Point & Frame Equations

Point & Frame Into One 4 X4 Equation



Manipulator Kinematics

Matrix Description of Position

A single point in space can be described by a single column/three row matrix, which contains the three variables x, y and z. Each of these variables represents a single axis of a three-dimensional coordinate system. The orientation of an object, also referred to as a frame, can be described by a three column/three row matrix set at the origin of an X-Y-Z three dimensional coordinate system.

Additional & Related


Point (P) & Frame-Orientation (F) Calculations

An object can be completely described in space by describing the position of the origin of a frame (a vector) and describing the orientation of that frame.

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Combining P & F Into One 4 X 4 Matrix

N, O, and A are three unit vectors of orientation. P is a vector describing the orientation of the frame. The bottom row, consisting of three zeros followed by a one, is added to make a square, or homogeneous, matrix:

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Rotating an Object

A single reference plane contained in one plane of a three dimensional coordinate system can be rotated about a perpendicular axis by multiplying by an appropriate three by three matrix:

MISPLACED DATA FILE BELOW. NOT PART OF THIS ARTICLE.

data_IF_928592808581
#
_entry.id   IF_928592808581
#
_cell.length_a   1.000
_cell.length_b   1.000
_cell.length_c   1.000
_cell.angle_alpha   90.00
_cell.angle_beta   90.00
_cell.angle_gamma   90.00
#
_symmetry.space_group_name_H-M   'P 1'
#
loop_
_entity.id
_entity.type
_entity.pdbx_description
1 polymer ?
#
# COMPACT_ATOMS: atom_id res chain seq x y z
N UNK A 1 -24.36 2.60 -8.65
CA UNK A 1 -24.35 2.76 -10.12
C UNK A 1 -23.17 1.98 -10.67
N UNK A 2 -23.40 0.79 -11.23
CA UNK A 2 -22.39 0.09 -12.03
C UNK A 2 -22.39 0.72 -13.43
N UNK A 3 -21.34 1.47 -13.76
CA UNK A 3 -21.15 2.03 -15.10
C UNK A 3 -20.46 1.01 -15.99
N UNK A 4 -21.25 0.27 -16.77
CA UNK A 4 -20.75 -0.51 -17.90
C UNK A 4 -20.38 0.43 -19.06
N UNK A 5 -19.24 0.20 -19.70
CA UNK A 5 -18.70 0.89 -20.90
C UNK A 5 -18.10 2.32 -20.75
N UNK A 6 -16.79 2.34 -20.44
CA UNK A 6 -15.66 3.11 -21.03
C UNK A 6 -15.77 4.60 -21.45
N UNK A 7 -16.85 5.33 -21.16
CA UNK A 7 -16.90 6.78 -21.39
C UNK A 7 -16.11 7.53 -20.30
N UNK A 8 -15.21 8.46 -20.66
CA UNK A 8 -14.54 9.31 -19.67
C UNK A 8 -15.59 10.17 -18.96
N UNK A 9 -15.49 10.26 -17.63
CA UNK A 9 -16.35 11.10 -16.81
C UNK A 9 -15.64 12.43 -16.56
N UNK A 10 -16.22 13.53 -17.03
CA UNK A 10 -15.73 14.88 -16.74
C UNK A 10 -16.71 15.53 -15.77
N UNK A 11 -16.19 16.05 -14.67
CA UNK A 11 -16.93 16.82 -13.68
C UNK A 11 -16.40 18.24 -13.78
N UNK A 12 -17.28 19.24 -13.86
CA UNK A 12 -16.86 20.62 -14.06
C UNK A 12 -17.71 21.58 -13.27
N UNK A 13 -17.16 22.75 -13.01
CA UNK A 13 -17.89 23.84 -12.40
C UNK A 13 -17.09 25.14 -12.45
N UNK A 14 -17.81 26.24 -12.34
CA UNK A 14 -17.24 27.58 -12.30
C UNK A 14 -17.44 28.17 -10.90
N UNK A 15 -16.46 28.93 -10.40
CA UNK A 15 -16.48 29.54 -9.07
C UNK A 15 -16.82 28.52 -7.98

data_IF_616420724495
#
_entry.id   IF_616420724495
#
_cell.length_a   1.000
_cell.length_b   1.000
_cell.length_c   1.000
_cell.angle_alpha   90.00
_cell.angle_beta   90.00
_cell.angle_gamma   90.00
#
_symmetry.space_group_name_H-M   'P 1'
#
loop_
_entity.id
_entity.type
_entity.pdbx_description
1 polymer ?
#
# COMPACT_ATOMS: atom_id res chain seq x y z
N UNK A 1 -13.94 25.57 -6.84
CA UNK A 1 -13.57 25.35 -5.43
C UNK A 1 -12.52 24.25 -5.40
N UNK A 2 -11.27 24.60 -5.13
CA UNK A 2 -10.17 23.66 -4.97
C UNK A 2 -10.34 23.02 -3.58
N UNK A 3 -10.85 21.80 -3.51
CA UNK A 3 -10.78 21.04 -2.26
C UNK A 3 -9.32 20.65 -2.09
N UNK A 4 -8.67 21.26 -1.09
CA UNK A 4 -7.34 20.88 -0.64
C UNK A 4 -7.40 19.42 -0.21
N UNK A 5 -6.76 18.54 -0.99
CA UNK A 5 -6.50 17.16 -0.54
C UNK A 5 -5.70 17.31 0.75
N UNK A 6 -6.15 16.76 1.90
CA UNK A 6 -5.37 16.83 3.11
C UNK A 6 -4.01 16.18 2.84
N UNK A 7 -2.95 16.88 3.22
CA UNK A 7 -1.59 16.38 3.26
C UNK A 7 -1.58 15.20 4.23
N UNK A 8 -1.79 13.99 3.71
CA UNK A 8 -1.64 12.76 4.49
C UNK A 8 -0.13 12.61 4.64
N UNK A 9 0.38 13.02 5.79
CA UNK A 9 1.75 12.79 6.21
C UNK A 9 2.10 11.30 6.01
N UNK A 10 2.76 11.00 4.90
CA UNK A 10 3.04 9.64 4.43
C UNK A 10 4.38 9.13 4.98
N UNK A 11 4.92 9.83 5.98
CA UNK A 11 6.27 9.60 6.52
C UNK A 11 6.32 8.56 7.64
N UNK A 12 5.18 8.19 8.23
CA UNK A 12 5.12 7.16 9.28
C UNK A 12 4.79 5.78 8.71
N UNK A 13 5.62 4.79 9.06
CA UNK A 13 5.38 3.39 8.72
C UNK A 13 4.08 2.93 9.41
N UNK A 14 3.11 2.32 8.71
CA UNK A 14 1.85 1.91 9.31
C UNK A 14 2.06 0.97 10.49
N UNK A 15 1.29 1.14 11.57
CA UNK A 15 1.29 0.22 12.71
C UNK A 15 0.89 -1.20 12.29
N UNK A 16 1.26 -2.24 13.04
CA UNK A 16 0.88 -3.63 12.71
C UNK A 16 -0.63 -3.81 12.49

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DH Parameters

In 1955, a convention was developed for assigning coordinate frames in a manipulator, which contains a chain of joints. The chain is partitioned into its constituent links. Each link is characterized by four link parameters. These link parameters are inserted into a corresponding 'A' matrix. The 'A' matrices are multiplied in sequence to calculate the end effector position. This process is known as forward kinematics. The kinematic variables were determined for this manipulator. The following pages describe the process in graphical form.

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DH Example

Here is an example of a 4 degree-of-freedom manipulator:

Here is an example of an actual manipulator built to the above specifications. This manipulator is designed to handle a tray of silicon wafers in cleaning operations:

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